Guns in the workplace
New York City — On June 17, 2011, Texas Governor Rick Perry signed a bill into law that will limit an employer’s right to prohibit guns and ammunition in the workplace. While the law does not necessarily allow employees to carry firearms at work, it does allow employees to store and have access to firearms kept in privately owned vehicles parked on or in employer provided parking areas. Given that 461,724 Texas residents hold a concealed handgun license, this law is likely to have a significant impact on the workplace across a broad swath of industries, including retail.
For a legal overview, click here.
Guns and other types of weapons are not important or must to carry at work if you want to carry them then first you must have a license to use it as a self defense. http://www.swordsswords.com/Stun-Guns.aspx
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Sun Capital and Kellwood to acquire Scoth & Soda fashion brand
St. Louis — An affiliate of Sun Capital Partners and Kellwood announced an agreement to acquire Amsterdam-based fashion brand Scotch & Soda. The deal is expected to close in August 2011 upon regulatory approval. Terms of the private transaction were not disclosed.
The Scotch & Soda founders and management team will continue in their respective roles. Scotch & Soda fashions are sold in over 30 company-owned and franchised retail stores worldwide and in more than 7,000 partnership accounts. The brand has strengthened its online presence through its integrated web store, blog, and social media outlets.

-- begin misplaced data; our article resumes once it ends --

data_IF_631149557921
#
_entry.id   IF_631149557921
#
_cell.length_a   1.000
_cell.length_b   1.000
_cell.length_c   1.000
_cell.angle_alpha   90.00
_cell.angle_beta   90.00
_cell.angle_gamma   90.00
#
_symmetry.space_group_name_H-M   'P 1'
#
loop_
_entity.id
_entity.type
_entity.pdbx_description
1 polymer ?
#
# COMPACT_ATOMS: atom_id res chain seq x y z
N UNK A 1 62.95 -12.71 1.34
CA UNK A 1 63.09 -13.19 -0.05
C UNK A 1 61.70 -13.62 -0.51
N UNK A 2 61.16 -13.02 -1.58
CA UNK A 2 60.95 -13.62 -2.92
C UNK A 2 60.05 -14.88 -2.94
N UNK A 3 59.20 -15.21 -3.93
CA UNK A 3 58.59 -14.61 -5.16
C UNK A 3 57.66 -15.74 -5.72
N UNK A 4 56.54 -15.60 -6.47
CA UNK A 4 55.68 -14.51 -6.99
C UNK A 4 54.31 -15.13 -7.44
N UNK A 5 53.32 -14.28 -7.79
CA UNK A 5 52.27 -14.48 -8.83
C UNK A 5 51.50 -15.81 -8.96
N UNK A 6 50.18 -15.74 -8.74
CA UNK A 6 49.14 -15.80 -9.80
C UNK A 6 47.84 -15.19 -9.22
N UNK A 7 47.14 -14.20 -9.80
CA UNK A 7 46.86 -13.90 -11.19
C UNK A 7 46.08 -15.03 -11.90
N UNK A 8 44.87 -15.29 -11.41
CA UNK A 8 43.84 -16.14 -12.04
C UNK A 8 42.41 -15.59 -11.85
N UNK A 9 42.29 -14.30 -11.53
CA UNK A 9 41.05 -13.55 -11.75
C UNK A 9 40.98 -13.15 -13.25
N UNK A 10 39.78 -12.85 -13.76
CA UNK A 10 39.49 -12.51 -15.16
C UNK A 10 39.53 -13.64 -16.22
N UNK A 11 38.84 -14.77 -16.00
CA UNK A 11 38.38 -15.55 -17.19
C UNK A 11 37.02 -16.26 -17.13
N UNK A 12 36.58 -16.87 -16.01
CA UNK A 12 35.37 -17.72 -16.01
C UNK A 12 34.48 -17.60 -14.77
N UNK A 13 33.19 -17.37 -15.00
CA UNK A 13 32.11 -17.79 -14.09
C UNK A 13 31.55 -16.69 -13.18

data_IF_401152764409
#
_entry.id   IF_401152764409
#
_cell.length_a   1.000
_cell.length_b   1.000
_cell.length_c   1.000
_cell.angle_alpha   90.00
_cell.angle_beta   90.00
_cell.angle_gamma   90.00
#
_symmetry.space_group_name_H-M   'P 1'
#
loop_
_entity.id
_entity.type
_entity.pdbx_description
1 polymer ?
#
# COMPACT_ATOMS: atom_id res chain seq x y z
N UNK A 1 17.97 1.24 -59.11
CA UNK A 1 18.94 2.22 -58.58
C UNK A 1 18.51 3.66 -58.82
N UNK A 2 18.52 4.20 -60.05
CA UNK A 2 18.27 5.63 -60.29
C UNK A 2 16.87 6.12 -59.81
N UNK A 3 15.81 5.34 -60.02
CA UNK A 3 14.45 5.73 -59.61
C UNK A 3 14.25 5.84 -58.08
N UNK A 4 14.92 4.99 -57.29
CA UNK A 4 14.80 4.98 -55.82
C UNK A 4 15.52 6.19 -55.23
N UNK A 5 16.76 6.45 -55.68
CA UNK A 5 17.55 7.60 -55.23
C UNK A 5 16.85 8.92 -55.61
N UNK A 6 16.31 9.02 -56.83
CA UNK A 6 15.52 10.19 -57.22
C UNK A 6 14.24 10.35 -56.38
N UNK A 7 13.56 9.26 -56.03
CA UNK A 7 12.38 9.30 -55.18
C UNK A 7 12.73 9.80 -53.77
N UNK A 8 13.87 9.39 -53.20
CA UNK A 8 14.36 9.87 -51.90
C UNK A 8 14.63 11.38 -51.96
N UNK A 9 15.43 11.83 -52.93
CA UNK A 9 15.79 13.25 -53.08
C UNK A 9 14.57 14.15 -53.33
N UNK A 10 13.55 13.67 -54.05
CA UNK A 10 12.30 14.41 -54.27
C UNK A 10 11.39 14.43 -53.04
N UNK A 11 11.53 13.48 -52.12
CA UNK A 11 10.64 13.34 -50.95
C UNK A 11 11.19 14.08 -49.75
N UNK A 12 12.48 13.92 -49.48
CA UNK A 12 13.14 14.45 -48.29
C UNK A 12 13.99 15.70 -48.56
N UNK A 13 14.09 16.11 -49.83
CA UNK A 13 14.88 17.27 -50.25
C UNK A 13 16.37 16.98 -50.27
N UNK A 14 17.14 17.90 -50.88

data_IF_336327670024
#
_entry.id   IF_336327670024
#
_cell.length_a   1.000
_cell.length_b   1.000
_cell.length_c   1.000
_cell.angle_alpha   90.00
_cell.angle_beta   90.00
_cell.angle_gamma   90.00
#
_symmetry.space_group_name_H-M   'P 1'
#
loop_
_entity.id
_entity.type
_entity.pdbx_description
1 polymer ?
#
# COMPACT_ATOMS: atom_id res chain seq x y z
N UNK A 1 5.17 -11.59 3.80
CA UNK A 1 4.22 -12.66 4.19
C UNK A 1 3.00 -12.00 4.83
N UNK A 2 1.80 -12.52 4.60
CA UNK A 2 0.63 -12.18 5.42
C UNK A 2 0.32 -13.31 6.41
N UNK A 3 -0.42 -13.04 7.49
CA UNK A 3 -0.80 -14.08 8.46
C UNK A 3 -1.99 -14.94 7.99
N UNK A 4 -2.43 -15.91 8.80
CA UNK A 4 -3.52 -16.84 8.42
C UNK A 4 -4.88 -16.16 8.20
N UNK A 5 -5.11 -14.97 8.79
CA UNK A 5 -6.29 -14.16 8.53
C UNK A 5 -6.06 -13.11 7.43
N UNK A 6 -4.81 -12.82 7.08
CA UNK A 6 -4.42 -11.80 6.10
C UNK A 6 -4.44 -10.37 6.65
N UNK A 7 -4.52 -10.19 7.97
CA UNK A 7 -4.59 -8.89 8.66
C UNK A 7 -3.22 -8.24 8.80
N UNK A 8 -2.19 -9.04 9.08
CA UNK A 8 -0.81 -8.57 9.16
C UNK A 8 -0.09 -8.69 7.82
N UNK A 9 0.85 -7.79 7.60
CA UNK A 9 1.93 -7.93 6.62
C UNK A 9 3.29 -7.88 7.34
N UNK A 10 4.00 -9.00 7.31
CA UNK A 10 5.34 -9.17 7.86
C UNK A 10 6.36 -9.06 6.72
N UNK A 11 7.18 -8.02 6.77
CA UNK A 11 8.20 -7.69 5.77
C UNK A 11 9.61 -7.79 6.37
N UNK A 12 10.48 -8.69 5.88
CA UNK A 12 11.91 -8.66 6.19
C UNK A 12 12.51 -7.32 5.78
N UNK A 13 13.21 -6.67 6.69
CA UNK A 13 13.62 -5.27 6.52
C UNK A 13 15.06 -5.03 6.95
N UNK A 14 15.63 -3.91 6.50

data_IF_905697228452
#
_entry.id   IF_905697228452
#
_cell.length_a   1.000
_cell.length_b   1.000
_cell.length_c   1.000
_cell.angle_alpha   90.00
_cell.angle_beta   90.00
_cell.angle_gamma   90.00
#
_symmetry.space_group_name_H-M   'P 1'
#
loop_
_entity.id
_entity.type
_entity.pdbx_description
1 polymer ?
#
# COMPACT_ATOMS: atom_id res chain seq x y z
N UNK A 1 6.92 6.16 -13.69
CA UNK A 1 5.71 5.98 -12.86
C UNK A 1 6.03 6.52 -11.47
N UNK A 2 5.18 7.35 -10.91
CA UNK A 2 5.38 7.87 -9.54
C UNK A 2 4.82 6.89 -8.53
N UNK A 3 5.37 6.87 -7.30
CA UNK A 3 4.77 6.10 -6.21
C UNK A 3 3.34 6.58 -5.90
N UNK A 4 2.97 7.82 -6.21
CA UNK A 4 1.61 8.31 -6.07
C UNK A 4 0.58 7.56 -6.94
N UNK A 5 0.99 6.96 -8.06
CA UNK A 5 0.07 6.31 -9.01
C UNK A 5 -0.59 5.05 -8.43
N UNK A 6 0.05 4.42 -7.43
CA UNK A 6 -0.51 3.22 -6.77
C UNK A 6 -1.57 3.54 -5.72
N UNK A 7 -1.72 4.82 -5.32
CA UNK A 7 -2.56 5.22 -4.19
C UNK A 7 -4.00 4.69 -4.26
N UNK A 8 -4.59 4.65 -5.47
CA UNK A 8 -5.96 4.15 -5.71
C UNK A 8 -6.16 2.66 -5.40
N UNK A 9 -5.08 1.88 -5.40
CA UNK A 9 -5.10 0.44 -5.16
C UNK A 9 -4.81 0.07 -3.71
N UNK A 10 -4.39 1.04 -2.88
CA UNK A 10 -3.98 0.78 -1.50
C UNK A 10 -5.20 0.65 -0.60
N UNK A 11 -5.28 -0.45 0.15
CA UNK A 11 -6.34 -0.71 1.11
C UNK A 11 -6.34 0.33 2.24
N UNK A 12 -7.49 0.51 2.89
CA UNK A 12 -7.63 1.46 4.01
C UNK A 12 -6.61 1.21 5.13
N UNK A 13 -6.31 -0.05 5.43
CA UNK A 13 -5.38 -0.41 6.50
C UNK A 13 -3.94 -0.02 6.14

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Report: Group of grocers may have violated antitrust law
San Francisco — A Bloomberg report on Tuesday said that three major grocery chains may have violated antitrust law by profit-sharing during a strike.
The U.S. Court of Appeals in San Francisco on Tuesday ruled that Safeway, Supervalu Inc.’s Albertson’s and Kroger Co.’s Ralph’s supermarket chains were not exempt from antitrust scrutiny, as a court last year overturned a lower-court ruling that the agreement, reached during a 2003 conflict with the companies’ unions, didn’t violate antitrust law.
“More than a ‘quick look’ is required to ascertain its impact on competition,” according to Tuesday’s ruling.
The grocery retailers had argued that the agreement, which called for sharing profits if any of the three were singled out for a strike, wasn’t anticompetitive because it lowered prices for consumers by reducing labor costs. The state of California sued the trio in 2004, saying the mutual strike assistance agreement violated federal antitrust laws and led to higher prices.
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